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Try to imagine an economy without money. Without money, it would be almost impossible to carry out the usual day to day business of life. For instance, if you wanted to buy a hamburger without cash, you would have to give the restaurant something else in return. Perhaps you could wash the dishes, or sweep the floor. Either way, the ability to pay for goods and services with money greatly simplifies consumer life and eliminates the necessity of bartering goods and services for other goods and services.
What exactly does money do? Sure, you can buy things with it and save it, but how does it function within the economy? There are four basic functions of money:
The most obvious function of money is as a medium of exchange. When you hand the waiter a five-dollar bill in exchange for your hamburger, you are using money as a medium of exchange. You might have a hard time paying for your hamburger with five dollars worth of apples, but if you did, the apples would serve as a medium of exchange as well. To simplify, a medium of exchange is something that buyers give to sellers in exchange for goods and services. Perhaps money's most compelling advantage is that it is a commonly recognized and universally accepted medium of exchange. This allows anyone with money to walk into any restaurant with the confidence that the waiter or clerk will take your cash in exchange for goods or services. This would likely not be the case with a basket full of apples.
The second function of money, as a unit of account, is rather obvious, but you may never have considered it before. When you walk into a restaurant, the menu tells you that a hamburger costs $5 and a steak costs $15. You know what this means and are able to compare these prices. If, on the other hand, apples and oranges were used as units of account, comparison between the costs of goods and services would be much more difficult. Imagine trying to determine what costs more, a hamburger costing 25 apples or a steak costing 30 oranges. As a unit of account, money serves as the common base of comparison that people use to present prices and record debts. Without a common unit of account, these tasks would be much more difficult.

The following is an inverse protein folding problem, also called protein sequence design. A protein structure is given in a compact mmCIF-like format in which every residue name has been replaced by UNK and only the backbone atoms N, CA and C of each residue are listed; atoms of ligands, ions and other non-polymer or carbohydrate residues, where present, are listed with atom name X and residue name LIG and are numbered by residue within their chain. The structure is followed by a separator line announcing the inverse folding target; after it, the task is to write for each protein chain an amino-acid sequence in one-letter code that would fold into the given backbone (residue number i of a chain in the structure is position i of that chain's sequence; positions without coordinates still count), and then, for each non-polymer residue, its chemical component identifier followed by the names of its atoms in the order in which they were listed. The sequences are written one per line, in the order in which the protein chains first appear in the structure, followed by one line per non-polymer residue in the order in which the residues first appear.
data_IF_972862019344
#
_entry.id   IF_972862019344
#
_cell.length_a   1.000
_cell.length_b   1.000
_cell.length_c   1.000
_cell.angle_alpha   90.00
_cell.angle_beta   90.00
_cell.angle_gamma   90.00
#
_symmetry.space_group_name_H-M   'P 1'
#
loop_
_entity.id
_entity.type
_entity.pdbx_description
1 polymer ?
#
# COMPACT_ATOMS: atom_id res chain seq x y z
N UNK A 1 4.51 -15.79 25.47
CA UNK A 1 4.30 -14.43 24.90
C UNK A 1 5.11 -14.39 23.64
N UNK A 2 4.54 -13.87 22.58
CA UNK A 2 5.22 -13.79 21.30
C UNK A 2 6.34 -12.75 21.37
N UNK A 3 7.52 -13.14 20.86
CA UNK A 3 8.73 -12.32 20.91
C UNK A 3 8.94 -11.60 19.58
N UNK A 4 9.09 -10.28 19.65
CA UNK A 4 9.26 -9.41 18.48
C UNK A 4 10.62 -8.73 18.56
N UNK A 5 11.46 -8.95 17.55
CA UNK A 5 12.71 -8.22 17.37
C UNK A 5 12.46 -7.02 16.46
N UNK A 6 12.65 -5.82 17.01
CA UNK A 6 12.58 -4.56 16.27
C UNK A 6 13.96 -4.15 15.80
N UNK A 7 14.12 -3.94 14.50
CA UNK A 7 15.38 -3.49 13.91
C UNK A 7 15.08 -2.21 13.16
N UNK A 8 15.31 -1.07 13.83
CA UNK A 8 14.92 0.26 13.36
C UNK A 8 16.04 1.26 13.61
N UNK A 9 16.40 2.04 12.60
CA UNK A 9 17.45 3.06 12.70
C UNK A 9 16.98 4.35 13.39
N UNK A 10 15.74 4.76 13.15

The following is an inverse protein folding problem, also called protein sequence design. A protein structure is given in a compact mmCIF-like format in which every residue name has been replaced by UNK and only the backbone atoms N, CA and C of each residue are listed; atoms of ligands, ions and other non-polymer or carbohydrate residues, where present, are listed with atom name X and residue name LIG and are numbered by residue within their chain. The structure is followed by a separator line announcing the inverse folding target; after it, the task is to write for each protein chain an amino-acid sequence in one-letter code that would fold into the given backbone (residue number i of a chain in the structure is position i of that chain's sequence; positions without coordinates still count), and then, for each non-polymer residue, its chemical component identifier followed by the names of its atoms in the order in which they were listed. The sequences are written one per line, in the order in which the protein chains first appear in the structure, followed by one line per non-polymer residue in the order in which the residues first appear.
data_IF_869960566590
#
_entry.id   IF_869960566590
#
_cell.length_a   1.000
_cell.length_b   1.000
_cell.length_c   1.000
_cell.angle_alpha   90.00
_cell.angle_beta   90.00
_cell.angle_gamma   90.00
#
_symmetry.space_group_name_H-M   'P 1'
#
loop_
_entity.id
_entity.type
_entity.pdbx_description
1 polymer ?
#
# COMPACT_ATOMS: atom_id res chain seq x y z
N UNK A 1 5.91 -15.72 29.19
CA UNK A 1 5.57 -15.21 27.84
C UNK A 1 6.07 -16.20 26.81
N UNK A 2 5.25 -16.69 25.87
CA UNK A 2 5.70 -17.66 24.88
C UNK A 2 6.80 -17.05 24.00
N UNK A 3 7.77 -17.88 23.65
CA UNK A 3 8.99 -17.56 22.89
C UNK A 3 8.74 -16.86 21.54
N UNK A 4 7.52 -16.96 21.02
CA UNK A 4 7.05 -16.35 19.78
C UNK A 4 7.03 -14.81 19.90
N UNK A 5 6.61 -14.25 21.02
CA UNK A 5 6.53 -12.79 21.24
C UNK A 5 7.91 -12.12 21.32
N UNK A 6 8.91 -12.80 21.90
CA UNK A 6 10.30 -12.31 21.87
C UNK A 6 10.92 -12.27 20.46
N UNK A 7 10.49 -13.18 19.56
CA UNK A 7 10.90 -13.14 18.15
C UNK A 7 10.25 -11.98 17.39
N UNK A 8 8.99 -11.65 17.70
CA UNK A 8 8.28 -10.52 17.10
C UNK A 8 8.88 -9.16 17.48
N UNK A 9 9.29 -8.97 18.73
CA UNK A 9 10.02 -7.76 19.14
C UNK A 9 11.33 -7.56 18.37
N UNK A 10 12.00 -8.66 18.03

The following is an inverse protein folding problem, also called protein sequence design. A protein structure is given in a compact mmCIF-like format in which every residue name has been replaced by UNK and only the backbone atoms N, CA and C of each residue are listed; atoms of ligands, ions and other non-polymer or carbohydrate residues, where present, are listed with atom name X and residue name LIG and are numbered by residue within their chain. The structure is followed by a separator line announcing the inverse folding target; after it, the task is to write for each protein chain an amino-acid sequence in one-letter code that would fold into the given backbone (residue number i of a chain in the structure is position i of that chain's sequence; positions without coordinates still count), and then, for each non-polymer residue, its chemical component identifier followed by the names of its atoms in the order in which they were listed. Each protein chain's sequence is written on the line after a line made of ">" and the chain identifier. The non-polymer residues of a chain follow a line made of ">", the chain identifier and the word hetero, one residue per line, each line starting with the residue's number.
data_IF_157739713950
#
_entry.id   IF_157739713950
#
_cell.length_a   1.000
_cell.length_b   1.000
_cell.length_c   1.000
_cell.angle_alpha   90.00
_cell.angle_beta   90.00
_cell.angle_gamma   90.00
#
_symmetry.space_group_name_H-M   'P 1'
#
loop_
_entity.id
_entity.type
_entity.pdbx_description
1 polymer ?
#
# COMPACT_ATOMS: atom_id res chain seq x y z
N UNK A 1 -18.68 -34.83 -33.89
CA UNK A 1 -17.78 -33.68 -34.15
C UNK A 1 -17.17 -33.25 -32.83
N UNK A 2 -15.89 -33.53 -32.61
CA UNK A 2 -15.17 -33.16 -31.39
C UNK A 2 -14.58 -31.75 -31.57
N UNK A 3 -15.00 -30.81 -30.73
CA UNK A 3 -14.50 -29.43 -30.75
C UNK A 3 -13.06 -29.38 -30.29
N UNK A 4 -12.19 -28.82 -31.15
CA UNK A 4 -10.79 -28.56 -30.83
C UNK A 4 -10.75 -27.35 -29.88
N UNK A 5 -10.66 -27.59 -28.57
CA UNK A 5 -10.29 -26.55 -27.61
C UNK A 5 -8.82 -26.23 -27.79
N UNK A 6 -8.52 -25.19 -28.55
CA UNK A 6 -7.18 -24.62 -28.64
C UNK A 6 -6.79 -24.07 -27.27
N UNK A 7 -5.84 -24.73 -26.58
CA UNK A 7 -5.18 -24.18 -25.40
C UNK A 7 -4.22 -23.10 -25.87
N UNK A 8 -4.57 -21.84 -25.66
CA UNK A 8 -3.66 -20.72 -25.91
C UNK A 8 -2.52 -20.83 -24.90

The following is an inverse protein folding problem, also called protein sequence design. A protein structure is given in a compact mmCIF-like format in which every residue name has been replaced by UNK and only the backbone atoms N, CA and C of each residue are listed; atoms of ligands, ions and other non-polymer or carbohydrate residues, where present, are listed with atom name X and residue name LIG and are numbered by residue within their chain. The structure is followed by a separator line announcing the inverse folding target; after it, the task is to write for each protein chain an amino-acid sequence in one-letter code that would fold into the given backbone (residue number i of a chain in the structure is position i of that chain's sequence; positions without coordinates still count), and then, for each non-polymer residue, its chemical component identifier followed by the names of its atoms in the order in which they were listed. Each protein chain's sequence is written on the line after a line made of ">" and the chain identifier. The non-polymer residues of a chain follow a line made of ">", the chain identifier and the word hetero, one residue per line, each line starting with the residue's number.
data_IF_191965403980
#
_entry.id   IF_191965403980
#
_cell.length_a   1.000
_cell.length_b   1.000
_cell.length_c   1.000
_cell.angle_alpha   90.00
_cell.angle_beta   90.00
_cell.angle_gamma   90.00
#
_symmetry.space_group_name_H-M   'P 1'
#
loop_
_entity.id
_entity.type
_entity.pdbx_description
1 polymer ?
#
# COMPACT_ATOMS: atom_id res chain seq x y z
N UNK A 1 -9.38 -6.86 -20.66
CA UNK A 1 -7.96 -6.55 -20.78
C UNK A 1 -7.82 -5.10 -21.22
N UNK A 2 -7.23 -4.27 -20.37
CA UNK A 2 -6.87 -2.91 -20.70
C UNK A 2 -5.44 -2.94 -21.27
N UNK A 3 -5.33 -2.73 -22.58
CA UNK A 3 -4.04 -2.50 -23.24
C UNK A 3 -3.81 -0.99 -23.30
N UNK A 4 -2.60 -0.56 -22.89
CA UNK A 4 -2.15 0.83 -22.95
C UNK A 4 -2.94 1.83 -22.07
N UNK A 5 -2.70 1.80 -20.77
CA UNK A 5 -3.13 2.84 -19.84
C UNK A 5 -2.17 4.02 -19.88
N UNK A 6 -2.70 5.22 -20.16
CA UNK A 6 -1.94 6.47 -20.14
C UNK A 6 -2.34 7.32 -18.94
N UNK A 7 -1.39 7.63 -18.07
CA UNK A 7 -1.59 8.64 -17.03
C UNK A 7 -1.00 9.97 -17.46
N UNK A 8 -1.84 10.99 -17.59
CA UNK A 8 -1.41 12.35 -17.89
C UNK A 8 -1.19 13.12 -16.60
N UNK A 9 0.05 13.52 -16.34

The third function of money, as a store of value, is one that we all know well. When you work, you are paid a wage. The portion of that wage that you do not spend gets saved. By saving money, you are able to spend some now and some later. In this way, money serves as a store of value, allowing you to trade current consumption for future consumption. Imagine if you were paid in bananas. Any bananas that you did not eat or trade immediately would rot, rendering you unable to enjoy the fruits of your labor at a later time.
The fourth and final function of money, as a means of liquidity, is important for an economy to move beyond a simple system of bartering. Imagine that you have 30 apples, and you really want a steak. You walk to the local restaurant and ask the waiter if you can trade 30 apples for a steak. He informs you that they have plenty of apples, but could use some oranges. Frustrated and hungry, you walk out of the restaurant. In this example, apples lacked liquidity since they could not easily be traded for what you wanted. Liquidity describes the ease with which an item can be traded for something that you want, or into the common currency within an economy. Money is the most liquid asset because it is universally recognized and accepted as the common currency. In this way, money gives consumers the freedom to trade goods and services easily without having to barter.
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